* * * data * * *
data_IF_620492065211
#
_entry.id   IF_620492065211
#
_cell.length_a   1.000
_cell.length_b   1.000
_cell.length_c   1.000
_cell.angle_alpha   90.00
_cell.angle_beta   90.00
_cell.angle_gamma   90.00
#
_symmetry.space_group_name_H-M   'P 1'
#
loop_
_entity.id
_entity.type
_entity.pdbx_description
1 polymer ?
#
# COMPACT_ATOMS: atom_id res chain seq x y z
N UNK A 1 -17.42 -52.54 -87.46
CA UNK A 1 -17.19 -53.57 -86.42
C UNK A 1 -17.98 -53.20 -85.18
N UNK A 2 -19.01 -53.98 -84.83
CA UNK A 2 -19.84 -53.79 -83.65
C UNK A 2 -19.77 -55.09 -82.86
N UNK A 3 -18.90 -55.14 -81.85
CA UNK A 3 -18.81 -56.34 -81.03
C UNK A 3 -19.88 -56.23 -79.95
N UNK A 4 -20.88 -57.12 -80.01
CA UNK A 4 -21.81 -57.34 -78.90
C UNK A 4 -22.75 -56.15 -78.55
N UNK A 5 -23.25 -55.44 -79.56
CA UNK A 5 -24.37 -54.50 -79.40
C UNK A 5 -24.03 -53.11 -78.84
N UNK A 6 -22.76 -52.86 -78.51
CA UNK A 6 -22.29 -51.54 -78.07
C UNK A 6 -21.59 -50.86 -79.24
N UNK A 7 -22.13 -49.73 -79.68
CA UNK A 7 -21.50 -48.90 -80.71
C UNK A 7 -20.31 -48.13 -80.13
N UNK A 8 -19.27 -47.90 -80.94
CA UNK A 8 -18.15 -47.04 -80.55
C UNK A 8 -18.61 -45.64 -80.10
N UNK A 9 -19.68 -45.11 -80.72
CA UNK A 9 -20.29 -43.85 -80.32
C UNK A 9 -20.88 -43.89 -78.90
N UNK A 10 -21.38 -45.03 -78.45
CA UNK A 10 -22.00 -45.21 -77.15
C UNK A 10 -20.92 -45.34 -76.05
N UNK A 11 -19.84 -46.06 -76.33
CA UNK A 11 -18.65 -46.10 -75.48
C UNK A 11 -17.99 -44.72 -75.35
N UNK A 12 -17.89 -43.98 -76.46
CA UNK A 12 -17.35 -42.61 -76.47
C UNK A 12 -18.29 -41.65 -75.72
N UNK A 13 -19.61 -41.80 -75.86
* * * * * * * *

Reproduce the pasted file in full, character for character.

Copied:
data_IF_620492065211
#
_entry.id   IF_620492065211
#
_cell.length_a   1.000
_cell.length_b   1.000
_cell.length_c   1.000
_cell.angle_alpha   90.00
_cell.angle_beta   90.00
_cell.angle_gamma   90.00
#
_symmetry.space_group_name_H-M   'P 1'
#
loop_
_entity.id
_entity.type
_entity.pdbx_description
1 polymer ?
#
# COMPACT_ATOMS: atom_id res chain seq x y z
N UNK A 1 -17.42 -52.54 -87.46
CA UNK A 1 -17.19 -53.57 -86.42
C UNK A 1 -17.98 -53.20 -85.18
N UNK A 2 -19.01 -53.98 -84.83
CA UNK A 2 -19.84 -53.79 -83.65
C UNK A 2 -19.77 -55.09 -82.86
N UNK A 3 -18.90 -55.14 -81.85
CA UNK A 3 -18.81 -56.34 -81.03
C UNK A 3 -19.88 -56.23 -79.95
N UNK A 4 -20.88 -57.12 -80.01
CA UNK A 4 -21.81 -57.34 -78.90
C UNK A 4 -22.75 -56.15 -78.55
N UNK A 5 -23.25 -55.44 -79.56
CA UNK A 5 -24.37 -54.50 -79.40
C UNK A 5 -24.03 -53.11 -78.84
N UNK A 6 -22.76 -52.86 -78.51
CA UNK A 6 -22.29 -51.54 -78.07
C UNK A 6 -21.59 -50.86 -79.24
N UNK A 7 -22.13 -49.73 -79.68
CA UNK A 7 -21.50 -48.90 -80.71
C UNK A 7 -20.31 -48.13 -80.13
N UNK A 8 -19.27 -47.90 -80.94
CA UNK A 8 -18.15 -47.04 -80.55
C UNK A 8 -18.61 -45.64 -80.10
N UNK A 9 -19.68 -45.11 -80.72
CA UNK A 9 -20.29 -43.85 -80.32
C UNK A 9 -20.88 -43.89 -78.90
N UNK A 10 -21.38 -45.03 -78.45
CA UNK A 10 -22.00 -45.21 -77.15
C UNK A 10 -20.92 -45.34 -76.05
N UNK A 11 -19.84 -46.06 -76.33
CA UNK A 11 -18.65 -46.10 -75.48
C UNK A 11 -17.99 -44.72 -75.35
N UNK A 12 -17.89 -43.98 -76.46
CA UNK A 12 -17.35 -42.61 -76.47
C UNK A 12 -18.29 -41.65 -75.72
N UNK A 13 -19.61 -41.80 -75.86